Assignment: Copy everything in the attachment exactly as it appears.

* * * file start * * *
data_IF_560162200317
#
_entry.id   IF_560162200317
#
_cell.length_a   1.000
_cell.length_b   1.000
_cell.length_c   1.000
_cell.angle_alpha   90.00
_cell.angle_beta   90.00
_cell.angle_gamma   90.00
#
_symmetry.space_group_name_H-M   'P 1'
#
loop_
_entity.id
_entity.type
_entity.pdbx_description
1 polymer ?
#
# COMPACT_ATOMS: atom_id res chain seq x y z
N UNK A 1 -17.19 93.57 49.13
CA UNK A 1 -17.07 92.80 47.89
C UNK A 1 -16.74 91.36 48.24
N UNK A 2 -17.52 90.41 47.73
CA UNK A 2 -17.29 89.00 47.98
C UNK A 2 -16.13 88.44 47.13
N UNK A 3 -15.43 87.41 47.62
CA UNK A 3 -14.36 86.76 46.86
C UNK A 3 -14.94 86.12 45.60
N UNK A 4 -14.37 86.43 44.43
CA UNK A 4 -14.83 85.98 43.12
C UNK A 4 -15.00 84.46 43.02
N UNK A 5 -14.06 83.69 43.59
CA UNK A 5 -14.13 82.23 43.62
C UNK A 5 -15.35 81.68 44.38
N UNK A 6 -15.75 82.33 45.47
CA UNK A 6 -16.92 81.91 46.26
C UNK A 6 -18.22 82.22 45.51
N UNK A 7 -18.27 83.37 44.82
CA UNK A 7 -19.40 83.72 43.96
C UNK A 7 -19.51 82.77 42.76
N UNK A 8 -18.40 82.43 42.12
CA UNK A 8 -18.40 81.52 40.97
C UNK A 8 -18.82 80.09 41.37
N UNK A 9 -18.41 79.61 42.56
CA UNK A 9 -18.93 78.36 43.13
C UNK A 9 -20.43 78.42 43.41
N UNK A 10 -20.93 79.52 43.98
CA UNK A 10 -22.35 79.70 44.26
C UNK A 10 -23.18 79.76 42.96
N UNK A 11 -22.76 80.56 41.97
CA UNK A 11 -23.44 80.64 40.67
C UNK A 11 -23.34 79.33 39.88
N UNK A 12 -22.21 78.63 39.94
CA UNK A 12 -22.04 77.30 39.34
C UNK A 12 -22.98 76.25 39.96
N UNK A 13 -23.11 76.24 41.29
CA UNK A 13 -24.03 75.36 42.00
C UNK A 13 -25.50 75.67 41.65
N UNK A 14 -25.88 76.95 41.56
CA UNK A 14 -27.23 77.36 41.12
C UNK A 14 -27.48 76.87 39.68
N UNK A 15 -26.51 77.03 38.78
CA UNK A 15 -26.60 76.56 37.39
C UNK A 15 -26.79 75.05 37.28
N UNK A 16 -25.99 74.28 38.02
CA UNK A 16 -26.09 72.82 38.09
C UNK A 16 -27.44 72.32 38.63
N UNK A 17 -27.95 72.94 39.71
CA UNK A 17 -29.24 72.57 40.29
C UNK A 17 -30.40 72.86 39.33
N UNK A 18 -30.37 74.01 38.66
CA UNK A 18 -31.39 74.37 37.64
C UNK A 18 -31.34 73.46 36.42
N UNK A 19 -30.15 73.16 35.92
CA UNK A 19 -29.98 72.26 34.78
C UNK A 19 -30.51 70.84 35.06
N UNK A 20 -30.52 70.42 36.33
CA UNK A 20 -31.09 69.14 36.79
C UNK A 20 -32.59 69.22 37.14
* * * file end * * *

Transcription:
data_IF_560162200317
#
_entry.id   IF_560162200317
#
_cell.length_a   1.000
_cell.length_b   1.000
_cell.length_c   1.000
_cell.angle_alpha   90.00
_cell.angle_beta   90.00
_cell.angle_gamma   90.00
#
_symmetry.space_group_name_H-M   'P 1'
#
loop_
_entity.id
_entity.type
_entity.pdbx_description
1 polymer ?
#
# COMPACT_ATOMS: atom_id res chain seq x y z
N UNK A 1 -17.19 93.57 49.13
CA UNK A 1 -17.07 92.80 47.89
C UNK A 1 -16.74 91.36 48.24
N UNK A 2 -17.52 90.41 47.73
CA UNK A 2 -17.29 89.00 47.98
C UNK A 2 -16.13 88.44 47.13
N UNK A 3 -15.43 87.41 47.62
CA UNK A 3 -14.36 86.76 46.86
C UNK A 3 -14.94 86.12 45.60
N UNK A 4 -14.37 86.43 44.43
CA UNK A 4 -14.83 85.98 43.12
C UNK A 4 -15.00 84.46 43.02
N UNK A 5 -14.06 83.69 43.59
CA UNK A 5 -14.13 82.23 43.62
C UNK A 5 -15.35 81.68 44.38
N UNK A 6 -15.75 82.33 45.47
CA UNK A 6 -16.92 81.91 46.26
C UNK A 6 -18.22 82.22 45.51
N UNK A 7 -18.27 83.37 44.82
CA UNK A 7 -19.40 83.72 43.96
C UNK A 7 -19.51 82.77 42.76
N UNK A 8 -18.40 82.43 42.12
CA UNK A 8 -18.40 81.52 40.97
C UNK A 8 -18.82 80.09 41.37
N UNK A 9 -18.41 79.61 42.56
CA UNK A 9 -18.93 78.36 43.13
C UNK A 9 -20.43 78.42 43.41
N UNK A 10 -20.93 79.52 43.98
CA UNK A 10 -22.35 79.70 44.26
C UNK A 10 -23.18 79.76 42.96
N UNK A 11 -22.76 80.56 41.97
CA UNK A 11 -23.44 80.64 40.67
C UNK A 11 -23.34 79.33 39.88
N UNK A 12 -22.21 78.63 39.94
CA UNK A 12 -22.04 77.30 39.34
C UNK A 12 -22.98 76.25 39.96
N UNK A 13 -23.11 76.24 41.29
CA UNK A 13 -24.03 75.36 42.00
C UNK A 13 -25.50 75.67 41.65
N UNK A 14 -25.88 76.95 41.56
CA UNK A 14 -27.23 77.36 41.12
C UNK A 14 -27.48 76.87 39.68
N UNK A 15 -26.51 77.03 38.78
CA UNK A 15 -26.60 76.56 37.39
C UNK A 15 -26.79 75.05 37.28
N UNK A 16 -25.99 74.28 38.02
CA UNK A 16 -26.09 72.82 38.09
C UNK A 16 -27.44 72.32 38.63
N UNK A 17 -27.95 72.94 39.71
CA UNK A 17 -29.24 72.57 40.29
C UNK A 17 -30.40 72.86 39.33
N UNK A 18 -30.37 74.01 38.66
CA UNK A 18 -31.39 74.37 37.64
C UNK A 18 -31.34 73.46 36.42
N UNK A 19 -30.15 73.16 35.92
CA UNK A 19 -29.98 72.26 34.78
C UNK A 19 -30.51 70.84 35.06
N UNK A 20 -30.52 70.42 36.33
CA UNK A 20 -31.09 69.14 36.79
C UNK A 20 -32.59 69.22 37.14